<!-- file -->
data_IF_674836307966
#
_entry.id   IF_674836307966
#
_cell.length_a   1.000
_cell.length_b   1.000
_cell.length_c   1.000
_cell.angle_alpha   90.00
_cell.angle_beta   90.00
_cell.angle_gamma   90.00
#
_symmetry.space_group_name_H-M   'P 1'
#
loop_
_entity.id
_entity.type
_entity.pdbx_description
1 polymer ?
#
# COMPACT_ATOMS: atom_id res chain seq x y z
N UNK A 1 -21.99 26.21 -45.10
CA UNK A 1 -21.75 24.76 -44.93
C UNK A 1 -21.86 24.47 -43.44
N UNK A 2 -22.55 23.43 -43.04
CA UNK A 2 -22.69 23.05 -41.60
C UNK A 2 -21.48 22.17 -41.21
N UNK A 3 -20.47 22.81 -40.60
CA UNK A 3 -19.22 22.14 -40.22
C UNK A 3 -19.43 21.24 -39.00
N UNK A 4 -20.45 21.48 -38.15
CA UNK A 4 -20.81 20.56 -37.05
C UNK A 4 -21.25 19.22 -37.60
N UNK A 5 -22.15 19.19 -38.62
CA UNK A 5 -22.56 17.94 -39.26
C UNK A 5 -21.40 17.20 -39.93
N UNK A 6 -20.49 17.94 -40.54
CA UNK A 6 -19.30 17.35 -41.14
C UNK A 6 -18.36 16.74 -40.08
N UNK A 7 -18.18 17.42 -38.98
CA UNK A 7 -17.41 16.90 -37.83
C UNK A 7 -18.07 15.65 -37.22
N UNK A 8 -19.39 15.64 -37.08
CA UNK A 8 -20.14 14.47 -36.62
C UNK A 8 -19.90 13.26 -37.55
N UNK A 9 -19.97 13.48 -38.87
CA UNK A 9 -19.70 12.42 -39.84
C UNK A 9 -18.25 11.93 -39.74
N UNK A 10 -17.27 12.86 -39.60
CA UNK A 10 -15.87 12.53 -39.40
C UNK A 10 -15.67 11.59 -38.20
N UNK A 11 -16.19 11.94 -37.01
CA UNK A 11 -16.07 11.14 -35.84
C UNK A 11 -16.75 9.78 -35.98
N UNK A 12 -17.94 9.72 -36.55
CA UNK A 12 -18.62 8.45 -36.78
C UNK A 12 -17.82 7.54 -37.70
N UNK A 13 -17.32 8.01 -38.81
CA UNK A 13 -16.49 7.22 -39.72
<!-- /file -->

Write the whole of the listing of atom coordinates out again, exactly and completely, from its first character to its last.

data_IF_674836307966
#
_entry.id   IF_674836307966
#
_cell.length_a   1.000
_cell.length_b   1.000
_cell.length_c   1.000
_cell.angle_alpha   90.00
_cell.angle_beta   90.00
_cell.angle_gamma   90.00
#
_symmetry.space_group_name_H-M   'P 1'
#
loop_
_entity.id
_entity.type
_entity.pdbx_description
1 polymer ?
#
# COMPACT_ATOMS: atom_id res chain seq x y z
N UNK A 1 -21.99 26.21 -45.10
CA UNK A 1 -21.75 24.76 -44.93
C UNK A 1 -21.86 24.47 -43.44
N UNK A 2 -22.55 23.43 -43.04
CA UNK A 2 -22.69 23.05 -41.60
C UNK A 2 -21.48 22.17 -41.21
N UNK A 3 -20.47 22.81 -40.60
CA UNK A 3 -19.22 22.14 -40.22
C UNK A 3 -19.43 21.24 -39.00
N UNK A 4 -20.45 21.48 -38.15
CA UNK A 4 -20.81 20.56 -37.05
C UNK A 4 -21.25 19.22 -37.60
N UNK A 5 -22.15 19.19 -38.62
CA UNK A 5 -22.56 17.94 -39.26
C UNK A 5 -21.40 17.20 -39.93
N UNK A 6 -20.49 17.94 -40.54
CA UNK A 6 -19.30 17.35 -41.14
C UNK A 6 -18.36 16.74 -40.08
N UNK A 7 -18.18 17.42 -38.98
CA UNK A 7 -17.41 16.90 -37.83
C UNK A 7 -18.07 15.65 -37.22
N UNK A 8 -19.39 15.64 -37.08
CA UNK A 8 -20.14 14.47 -36.62
C UNK A 8 -19.90 13.26 -37.55
N UNK A 9 -19.97 13.48 -38.87
CA UNK A 9 -19.70 12.42 -39.84
C UNK A 9 -18.25 11.93 -39.74
N UNK A 10 -17.27 12.86 -39.60
CA UNK A 10 -15.87 12.53 -39.40
C UNK A 10 -15.67 11.59 -38.20
N UNK A 11 -16.19 11.94 -37.01
CA UNK A 11 -16.07 11.14 -35.84
C UNK A 11 -16.75 9.78 -35.98
N UNK A 12 -17.94 9.72 -36.55
CA UNK A 12 -18.62 8.45 -36.78
C UNK A 12 -17.82 7.54 -37.70
N UNK A 13 -17.32 8.01 -38.81
CA UNK A 13 -16.49 7.22 -39.72